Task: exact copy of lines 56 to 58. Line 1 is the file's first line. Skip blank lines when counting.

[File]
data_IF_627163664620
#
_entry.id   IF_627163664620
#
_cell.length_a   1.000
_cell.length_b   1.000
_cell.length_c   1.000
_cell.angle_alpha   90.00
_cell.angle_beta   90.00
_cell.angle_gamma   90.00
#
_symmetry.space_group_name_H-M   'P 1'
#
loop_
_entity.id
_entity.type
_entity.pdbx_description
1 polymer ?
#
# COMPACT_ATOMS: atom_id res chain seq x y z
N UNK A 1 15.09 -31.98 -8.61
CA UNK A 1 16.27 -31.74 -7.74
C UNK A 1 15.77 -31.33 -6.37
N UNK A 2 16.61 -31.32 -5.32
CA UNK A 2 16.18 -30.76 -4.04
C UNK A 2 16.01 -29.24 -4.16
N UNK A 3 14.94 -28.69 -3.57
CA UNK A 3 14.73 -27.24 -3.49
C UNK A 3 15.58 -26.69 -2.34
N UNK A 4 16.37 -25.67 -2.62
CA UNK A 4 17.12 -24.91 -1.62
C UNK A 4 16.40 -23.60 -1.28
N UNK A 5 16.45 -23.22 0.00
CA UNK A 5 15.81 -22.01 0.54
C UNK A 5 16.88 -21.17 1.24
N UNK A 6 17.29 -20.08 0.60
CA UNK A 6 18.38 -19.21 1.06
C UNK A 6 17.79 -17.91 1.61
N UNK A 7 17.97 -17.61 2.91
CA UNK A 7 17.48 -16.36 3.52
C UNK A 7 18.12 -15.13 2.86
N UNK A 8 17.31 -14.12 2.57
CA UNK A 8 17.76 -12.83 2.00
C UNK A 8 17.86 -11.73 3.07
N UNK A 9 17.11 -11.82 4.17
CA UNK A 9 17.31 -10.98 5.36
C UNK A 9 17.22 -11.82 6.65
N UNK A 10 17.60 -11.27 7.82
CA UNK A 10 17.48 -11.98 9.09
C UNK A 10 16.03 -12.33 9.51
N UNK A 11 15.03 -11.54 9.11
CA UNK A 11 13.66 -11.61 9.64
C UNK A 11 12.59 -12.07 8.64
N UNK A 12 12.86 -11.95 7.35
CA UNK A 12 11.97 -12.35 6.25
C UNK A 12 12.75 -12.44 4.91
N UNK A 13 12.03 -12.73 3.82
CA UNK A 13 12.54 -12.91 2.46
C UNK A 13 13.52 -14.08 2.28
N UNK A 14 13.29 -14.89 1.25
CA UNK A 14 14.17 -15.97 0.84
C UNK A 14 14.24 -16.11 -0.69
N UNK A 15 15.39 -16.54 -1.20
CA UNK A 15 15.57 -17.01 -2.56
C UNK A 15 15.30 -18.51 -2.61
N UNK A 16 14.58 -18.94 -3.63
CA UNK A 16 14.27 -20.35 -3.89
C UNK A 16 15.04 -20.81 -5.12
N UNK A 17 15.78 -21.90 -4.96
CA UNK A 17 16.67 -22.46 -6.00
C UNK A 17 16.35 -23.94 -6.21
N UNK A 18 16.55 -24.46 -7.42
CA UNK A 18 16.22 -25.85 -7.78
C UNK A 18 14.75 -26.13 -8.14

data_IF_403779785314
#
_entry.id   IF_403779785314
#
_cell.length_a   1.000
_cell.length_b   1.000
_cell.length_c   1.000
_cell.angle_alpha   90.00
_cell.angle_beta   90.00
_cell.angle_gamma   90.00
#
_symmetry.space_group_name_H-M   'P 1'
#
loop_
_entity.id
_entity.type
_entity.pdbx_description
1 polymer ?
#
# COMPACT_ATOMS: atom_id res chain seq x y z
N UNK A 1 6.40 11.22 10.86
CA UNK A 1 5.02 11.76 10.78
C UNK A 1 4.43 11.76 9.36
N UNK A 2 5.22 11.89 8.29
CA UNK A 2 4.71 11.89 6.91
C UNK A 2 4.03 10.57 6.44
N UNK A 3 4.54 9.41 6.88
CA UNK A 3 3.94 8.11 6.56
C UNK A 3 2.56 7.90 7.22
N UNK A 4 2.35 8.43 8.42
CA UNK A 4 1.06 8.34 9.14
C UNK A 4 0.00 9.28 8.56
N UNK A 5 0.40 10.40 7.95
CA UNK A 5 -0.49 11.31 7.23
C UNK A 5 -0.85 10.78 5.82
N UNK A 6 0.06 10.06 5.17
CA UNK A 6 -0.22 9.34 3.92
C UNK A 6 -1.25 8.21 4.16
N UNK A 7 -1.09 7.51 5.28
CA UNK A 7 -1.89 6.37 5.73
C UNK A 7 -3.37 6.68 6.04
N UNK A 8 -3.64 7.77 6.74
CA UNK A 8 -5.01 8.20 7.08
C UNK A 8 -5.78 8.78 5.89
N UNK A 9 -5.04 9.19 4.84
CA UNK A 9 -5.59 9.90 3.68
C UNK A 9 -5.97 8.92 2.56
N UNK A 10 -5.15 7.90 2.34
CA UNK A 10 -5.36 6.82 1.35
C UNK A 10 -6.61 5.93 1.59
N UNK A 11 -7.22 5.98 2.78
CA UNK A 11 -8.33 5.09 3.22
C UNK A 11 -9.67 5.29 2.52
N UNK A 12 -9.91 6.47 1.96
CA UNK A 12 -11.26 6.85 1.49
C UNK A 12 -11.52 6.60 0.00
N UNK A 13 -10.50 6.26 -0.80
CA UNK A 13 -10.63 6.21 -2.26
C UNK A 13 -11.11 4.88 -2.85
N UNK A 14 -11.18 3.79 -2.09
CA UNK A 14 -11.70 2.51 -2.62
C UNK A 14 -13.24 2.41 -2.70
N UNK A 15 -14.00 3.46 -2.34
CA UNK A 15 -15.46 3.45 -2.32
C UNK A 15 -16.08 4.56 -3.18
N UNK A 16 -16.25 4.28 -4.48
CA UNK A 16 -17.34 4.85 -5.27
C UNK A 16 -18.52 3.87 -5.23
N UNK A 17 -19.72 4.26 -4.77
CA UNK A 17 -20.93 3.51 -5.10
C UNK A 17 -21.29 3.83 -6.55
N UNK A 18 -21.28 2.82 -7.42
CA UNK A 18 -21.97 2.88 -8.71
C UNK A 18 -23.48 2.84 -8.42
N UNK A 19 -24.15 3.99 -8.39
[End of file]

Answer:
C UNK A 12 12.75 -12.44 4.91
N UNK A 13 12.03 -12.73 3.82
CA UNK A 13 12.54 -12.91 2.46